Design Thinking, and Opening up the Solution Space
One of the core tenets of the Design Thinking methodology for creating innovation is to “open up the solution space” by always asking “why” as you are thinking about the problem you are trying to solve.
A classic example is that if a client hires you to build a bridge you should ask the client why they want a bridge because if they answer “to get to the other side of the river” then that opens up the number of solutions that might be built. Maybe they don’t need a bridge at all.
Unwanted shelter pets are a big problem in this country. You don’t have to be a pet lover to feel bad about the fact that almost 4 million dogs a year enter pet shelters in this country and many end up euthanized. It’s a big problem.
Historically the way this problem has been addressed has been to make it harder for families to adopt pets. If you’ve adopted a pet from a shelter then you know that they make you submit all kinds of paperwork, get a letter from your landlord, do a background check, etc. The assumption has been that the reason pets get abandoned is that some owners aren’t committed enough, so if we can make it harder to adopt then we will only put them in the hands of really committed owners.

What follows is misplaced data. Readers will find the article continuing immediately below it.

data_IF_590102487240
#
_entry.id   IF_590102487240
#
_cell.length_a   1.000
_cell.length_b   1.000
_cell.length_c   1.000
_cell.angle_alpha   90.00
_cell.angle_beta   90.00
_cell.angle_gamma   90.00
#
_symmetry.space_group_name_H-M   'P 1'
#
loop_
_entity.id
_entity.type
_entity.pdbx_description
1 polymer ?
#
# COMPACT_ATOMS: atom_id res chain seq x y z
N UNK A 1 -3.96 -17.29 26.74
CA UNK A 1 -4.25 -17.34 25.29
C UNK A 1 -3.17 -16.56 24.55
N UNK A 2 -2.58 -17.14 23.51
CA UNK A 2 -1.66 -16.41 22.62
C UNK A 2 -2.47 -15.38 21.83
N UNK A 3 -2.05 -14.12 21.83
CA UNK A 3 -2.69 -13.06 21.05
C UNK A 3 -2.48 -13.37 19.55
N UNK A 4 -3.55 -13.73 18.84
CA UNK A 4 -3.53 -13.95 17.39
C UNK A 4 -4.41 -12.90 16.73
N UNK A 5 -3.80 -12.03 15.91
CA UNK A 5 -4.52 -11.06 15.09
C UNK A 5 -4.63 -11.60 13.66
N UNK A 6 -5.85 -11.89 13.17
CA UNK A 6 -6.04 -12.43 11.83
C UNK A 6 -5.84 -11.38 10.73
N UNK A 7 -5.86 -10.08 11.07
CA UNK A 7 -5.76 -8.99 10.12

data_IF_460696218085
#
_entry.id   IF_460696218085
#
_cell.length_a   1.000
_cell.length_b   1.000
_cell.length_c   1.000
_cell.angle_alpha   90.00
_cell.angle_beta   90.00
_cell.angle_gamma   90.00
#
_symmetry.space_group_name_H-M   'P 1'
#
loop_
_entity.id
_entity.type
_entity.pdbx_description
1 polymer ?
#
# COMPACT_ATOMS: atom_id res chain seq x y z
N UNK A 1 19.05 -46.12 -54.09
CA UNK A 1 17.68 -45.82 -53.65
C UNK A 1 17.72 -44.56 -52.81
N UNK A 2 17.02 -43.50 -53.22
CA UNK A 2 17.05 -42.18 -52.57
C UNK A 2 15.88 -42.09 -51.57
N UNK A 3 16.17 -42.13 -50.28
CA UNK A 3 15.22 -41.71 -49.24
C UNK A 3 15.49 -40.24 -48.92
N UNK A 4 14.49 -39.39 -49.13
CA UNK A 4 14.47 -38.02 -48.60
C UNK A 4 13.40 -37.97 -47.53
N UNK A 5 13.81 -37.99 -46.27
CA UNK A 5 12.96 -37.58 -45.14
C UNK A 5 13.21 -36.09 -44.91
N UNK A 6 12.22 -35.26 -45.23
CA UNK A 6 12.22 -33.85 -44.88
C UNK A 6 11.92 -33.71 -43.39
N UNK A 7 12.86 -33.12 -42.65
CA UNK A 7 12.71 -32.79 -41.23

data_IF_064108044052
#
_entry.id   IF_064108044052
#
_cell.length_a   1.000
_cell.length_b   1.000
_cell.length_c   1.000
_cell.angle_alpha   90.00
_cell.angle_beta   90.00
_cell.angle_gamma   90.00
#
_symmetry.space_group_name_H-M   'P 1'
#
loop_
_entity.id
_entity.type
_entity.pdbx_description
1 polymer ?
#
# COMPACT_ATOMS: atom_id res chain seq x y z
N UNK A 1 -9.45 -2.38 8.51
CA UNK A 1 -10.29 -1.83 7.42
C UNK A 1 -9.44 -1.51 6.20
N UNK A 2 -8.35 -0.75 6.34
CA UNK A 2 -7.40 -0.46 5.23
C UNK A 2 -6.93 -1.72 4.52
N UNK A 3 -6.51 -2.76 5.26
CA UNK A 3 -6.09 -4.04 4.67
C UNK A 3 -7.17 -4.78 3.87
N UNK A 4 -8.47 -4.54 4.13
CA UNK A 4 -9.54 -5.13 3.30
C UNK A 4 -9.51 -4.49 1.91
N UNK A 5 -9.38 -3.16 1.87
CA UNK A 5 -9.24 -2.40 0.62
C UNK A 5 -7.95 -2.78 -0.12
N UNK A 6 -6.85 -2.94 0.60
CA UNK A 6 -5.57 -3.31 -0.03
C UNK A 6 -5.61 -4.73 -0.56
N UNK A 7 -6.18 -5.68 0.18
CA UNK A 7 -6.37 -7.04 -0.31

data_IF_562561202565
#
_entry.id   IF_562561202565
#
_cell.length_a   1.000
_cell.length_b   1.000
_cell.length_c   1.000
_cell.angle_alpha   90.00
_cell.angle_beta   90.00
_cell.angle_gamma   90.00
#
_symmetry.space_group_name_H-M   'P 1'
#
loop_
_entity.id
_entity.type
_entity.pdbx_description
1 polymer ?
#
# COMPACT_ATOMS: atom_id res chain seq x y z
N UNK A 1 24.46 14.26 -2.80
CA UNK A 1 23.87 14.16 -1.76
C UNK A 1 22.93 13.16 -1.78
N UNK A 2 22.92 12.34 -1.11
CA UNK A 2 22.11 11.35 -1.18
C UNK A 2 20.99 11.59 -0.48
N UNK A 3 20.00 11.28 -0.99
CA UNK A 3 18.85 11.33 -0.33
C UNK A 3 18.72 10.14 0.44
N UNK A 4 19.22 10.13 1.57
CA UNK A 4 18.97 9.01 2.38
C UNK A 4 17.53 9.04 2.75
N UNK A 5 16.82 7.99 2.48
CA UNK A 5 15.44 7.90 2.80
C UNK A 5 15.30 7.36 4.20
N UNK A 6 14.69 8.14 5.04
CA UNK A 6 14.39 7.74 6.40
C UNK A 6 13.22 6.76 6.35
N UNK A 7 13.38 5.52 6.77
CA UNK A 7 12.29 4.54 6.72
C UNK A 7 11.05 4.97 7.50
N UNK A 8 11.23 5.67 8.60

But a Southern California woman named Lori Weise asked pet owners who were surrendering their pets to the local shelter why they were surrendering them. And she found that the answers were often “I barely have enough money to feed my kids”, or “We lost our house and the new landlord wants a larger security deposit if we have a dog”, or “I can’t afford to get the shots for my dog”.
The important insight, learned by asking “Why?”, was that often pet abandonment is often an economic issue, not a lack of commitment issue.
So Lori founded a new nonprofit called Downtown Dog Rescue, to provide low-income pet owners with referrals, services, and small grants. The euthanasia rate for Pitbulls at the county shelter dropped thirty percent one year, proving that free-to-low-cost services are an effective solution to the problem.
I’m sure that Lori didn’t know that she was using Design Thinking methodology. But it’s a great example of how asking “why” can open up the solution space, revealing new ways to solve old problems.